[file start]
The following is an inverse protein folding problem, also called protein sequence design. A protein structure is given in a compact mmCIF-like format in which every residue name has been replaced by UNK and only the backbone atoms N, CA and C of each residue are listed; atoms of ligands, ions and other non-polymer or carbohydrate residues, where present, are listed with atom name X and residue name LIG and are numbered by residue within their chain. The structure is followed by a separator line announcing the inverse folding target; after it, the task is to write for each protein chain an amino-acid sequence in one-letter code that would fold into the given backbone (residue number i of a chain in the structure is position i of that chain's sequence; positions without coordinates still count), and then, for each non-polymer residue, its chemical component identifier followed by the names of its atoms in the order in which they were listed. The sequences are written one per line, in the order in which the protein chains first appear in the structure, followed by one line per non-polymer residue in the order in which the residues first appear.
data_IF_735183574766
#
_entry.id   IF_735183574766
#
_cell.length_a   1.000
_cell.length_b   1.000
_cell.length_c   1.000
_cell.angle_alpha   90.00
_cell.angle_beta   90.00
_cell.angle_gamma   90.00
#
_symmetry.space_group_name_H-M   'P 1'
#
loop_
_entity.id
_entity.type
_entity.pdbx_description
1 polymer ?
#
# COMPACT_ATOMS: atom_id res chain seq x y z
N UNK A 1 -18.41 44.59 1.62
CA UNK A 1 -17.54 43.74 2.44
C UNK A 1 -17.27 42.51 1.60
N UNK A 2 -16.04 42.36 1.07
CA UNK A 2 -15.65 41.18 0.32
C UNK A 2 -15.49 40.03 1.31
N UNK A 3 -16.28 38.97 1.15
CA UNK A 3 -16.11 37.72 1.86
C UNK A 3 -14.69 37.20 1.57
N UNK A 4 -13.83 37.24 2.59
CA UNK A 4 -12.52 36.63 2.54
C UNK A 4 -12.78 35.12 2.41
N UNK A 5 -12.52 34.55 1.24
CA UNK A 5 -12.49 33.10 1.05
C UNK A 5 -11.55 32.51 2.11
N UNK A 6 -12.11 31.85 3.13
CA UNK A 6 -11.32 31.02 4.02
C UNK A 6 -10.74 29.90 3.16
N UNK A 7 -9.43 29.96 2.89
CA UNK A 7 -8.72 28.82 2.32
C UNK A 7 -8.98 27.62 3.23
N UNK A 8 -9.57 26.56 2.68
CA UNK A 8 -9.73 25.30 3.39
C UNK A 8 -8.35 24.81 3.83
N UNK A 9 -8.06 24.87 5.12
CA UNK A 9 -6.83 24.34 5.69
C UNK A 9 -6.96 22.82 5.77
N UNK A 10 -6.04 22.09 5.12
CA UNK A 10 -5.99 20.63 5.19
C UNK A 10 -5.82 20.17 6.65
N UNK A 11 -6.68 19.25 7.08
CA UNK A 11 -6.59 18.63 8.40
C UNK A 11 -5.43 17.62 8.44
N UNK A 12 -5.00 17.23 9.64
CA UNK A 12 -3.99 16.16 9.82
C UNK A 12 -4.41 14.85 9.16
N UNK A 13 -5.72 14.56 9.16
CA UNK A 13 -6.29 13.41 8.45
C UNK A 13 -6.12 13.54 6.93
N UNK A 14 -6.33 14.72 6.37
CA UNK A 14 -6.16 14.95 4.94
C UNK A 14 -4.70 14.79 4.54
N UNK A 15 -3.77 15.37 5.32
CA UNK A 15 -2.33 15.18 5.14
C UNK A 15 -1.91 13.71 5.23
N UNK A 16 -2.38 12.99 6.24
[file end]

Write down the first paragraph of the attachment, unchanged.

The following is an inverse protein folding problem, also called protein sequence design. A protein structure is given in a compact mmCIF-like format in which every residue name has been replaced by UNK and only the backbone atoms N, CA and C of each residue are listed; atoms of ligands, ions and other non-polymer or carbohydrate residues, where present, are listed with atom name X and residue name LIG and are numbered by residue within their chain. The structure is followed by a separator line announcing the inverse folding target; after it, the task is to write for each protein chain an amino-acid sequence in one-letter code that would fold into the given backbone (residue number i of a chain in the structure is position i of that chain's sequence; positions without coordinates still count), and then, for each non-polymer residue, its chemical component identifier followed by the names of its atoms in the order in which they were listed. The sequences are written one per line, in the order in which the protein chains first appear in the structure, followed by one line per non-polymer residue in the order in which the residues first appear.